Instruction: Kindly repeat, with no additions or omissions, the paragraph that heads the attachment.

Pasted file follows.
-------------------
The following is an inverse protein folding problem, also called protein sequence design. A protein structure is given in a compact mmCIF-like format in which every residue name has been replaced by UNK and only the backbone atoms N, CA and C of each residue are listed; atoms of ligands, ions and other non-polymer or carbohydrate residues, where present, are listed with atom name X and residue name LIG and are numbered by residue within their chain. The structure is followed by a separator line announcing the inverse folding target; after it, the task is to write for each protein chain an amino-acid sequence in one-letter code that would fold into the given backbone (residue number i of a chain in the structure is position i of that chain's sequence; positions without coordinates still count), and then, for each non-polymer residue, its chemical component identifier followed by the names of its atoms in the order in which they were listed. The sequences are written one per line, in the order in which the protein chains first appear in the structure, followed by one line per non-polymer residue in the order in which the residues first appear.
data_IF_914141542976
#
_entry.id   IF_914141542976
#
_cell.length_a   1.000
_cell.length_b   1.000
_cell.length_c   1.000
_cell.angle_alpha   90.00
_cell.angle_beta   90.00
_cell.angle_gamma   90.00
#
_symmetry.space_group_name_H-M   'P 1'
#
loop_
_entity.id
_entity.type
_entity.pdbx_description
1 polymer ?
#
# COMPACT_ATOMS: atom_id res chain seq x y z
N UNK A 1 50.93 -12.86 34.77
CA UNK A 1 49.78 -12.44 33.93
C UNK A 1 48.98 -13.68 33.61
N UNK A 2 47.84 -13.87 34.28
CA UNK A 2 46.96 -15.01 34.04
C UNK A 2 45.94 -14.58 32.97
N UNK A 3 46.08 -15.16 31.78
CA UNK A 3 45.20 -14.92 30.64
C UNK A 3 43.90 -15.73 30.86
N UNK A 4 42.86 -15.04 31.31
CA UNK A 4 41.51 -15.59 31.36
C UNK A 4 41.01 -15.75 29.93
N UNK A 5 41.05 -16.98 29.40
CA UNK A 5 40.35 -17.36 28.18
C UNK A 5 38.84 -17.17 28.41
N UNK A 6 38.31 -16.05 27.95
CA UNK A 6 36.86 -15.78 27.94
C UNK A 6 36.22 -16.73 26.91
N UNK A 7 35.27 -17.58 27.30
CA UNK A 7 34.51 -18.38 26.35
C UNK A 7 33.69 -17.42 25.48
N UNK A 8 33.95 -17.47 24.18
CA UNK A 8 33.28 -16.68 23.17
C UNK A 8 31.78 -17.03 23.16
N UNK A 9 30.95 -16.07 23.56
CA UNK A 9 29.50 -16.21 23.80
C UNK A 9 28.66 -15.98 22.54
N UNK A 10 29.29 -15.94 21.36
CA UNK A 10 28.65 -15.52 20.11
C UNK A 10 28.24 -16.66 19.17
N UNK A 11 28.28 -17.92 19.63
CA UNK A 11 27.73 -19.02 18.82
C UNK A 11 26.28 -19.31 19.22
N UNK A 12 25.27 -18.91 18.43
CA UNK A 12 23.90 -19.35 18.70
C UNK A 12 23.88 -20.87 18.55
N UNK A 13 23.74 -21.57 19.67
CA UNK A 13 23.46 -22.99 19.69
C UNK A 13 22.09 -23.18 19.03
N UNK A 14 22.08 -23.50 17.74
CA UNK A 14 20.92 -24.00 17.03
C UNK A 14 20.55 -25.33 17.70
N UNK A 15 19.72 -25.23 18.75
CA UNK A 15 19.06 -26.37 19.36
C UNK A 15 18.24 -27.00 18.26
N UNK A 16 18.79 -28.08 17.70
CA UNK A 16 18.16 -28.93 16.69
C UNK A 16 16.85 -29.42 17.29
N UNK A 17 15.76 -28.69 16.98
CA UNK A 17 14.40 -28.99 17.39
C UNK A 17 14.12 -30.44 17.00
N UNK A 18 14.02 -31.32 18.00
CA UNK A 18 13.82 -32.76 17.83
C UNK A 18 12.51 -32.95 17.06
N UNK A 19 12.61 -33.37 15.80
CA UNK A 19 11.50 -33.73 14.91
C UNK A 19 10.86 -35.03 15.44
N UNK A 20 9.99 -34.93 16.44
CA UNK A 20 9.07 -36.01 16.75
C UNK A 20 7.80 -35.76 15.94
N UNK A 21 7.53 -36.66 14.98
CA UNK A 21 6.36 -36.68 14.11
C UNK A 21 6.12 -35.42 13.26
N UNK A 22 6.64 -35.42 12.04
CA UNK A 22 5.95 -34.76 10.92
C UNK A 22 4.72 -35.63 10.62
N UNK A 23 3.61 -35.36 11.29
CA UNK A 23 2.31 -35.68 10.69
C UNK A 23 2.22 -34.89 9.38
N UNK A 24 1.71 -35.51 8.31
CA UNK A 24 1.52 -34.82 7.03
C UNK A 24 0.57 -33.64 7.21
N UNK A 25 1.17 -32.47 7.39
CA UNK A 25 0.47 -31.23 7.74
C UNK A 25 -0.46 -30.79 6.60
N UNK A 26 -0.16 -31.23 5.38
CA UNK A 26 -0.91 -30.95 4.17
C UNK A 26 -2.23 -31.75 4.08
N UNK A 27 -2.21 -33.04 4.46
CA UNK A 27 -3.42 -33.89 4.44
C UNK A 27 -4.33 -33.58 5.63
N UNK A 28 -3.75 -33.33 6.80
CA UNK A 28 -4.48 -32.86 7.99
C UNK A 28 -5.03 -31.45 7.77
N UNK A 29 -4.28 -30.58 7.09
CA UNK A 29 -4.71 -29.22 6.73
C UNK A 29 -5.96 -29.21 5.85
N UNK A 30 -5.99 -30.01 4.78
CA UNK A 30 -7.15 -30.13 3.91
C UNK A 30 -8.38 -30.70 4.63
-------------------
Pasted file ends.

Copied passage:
The following is an inverse protein folding problem, also called protein sequence design. A protein structure is given in a compact mmCIF-like format in which every residue name has been replaced by UNK and only the backbone atoms N, CA and C of each residue are listed; atoms of ligands, ions and other non-polymer or carbohydrate residues, where present, are listed with atom name X and residue name LIG and are numbered by residue within their chain. The structure is followed by a separator line announcing the inverse folding target; after it, the task is to write for each protein chain an amino-acid sequence in one-letter code that would fold into the given backbone (residue number i of a chain in the structure is position i of that chain's sequence; positions without coordinates still count), and then, for each non-polymer residue, its chemical component identifier followed by the names of its atoms in the order in which they were listed. The sequences are written one per line, in the order in which the protein chains first appear in the structure, followed by one line per non-polymer residue in the order in which the residues first appear.